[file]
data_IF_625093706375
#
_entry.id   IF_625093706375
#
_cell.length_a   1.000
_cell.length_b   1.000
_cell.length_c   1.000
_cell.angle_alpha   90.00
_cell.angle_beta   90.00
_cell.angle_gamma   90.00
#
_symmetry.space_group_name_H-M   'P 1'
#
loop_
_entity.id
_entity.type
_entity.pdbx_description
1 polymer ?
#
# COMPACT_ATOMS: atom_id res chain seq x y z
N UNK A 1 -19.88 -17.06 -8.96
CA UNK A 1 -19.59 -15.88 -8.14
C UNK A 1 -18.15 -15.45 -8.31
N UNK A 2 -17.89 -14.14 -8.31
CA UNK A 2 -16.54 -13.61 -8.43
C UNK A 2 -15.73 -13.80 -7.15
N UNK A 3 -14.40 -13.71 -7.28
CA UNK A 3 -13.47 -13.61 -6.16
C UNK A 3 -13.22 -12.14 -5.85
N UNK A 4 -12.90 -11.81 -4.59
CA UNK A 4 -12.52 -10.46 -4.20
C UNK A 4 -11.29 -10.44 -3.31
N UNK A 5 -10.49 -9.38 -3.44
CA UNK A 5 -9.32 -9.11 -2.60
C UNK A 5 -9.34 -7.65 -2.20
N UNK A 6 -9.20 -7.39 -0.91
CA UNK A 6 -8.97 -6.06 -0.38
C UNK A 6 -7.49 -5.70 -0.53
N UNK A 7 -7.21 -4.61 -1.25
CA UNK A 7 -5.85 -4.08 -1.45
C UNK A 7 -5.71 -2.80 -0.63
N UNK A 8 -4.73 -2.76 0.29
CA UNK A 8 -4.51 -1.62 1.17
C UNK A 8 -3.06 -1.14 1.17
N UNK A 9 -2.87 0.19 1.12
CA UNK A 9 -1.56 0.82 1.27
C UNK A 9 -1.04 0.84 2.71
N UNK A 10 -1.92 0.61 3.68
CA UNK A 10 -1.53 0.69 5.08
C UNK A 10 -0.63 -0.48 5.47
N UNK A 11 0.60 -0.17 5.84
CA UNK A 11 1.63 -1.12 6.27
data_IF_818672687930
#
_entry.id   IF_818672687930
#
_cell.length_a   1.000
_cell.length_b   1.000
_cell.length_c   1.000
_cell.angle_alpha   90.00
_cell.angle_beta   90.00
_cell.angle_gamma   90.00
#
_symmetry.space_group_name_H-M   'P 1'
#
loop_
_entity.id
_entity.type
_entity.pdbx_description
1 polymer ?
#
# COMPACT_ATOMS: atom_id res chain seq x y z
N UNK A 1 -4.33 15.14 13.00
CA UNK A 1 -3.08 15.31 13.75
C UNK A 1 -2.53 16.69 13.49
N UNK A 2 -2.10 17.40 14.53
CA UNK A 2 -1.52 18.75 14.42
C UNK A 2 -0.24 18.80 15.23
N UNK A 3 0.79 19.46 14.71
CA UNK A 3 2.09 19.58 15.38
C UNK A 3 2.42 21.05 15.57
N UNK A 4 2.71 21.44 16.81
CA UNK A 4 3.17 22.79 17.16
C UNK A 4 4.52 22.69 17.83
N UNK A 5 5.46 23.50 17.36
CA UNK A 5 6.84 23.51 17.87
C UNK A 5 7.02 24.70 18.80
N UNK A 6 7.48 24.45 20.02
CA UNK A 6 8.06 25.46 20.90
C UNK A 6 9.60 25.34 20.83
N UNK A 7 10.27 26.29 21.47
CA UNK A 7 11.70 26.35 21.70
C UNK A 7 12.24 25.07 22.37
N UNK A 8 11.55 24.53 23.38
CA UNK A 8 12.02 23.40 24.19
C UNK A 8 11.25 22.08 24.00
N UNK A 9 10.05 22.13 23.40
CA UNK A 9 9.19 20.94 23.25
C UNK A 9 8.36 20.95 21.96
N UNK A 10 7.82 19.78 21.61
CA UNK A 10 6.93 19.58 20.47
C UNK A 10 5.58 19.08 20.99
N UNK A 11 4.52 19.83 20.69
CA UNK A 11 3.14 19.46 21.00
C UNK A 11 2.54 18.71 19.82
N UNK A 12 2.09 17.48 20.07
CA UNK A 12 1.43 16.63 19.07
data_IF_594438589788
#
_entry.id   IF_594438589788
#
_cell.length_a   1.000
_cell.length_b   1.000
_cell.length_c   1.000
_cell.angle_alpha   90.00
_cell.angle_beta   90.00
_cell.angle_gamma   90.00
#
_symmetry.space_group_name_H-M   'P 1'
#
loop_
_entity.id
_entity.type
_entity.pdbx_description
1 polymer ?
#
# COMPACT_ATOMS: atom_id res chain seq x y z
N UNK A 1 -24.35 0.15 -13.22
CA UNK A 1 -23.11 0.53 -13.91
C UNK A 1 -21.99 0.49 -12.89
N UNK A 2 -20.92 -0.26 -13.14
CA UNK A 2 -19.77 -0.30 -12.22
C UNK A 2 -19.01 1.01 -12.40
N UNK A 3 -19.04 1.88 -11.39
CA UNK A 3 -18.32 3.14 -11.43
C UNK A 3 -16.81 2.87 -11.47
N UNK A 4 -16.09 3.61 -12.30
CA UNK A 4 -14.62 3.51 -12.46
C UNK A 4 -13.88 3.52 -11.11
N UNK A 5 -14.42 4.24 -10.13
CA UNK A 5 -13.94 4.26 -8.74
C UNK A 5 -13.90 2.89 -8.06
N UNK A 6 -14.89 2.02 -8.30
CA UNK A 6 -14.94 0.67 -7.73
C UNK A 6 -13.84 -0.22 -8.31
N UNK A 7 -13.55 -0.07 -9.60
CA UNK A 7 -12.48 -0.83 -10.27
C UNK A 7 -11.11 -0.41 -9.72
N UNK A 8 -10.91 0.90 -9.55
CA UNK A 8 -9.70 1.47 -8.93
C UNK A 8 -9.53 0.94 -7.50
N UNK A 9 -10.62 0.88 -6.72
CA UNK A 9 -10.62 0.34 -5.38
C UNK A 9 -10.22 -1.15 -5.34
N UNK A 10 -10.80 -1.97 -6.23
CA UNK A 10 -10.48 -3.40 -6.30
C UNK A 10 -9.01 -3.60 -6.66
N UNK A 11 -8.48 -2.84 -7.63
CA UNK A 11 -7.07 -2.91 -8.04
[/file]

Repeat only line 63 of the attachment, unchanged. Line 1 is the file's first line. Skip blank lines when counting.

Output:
#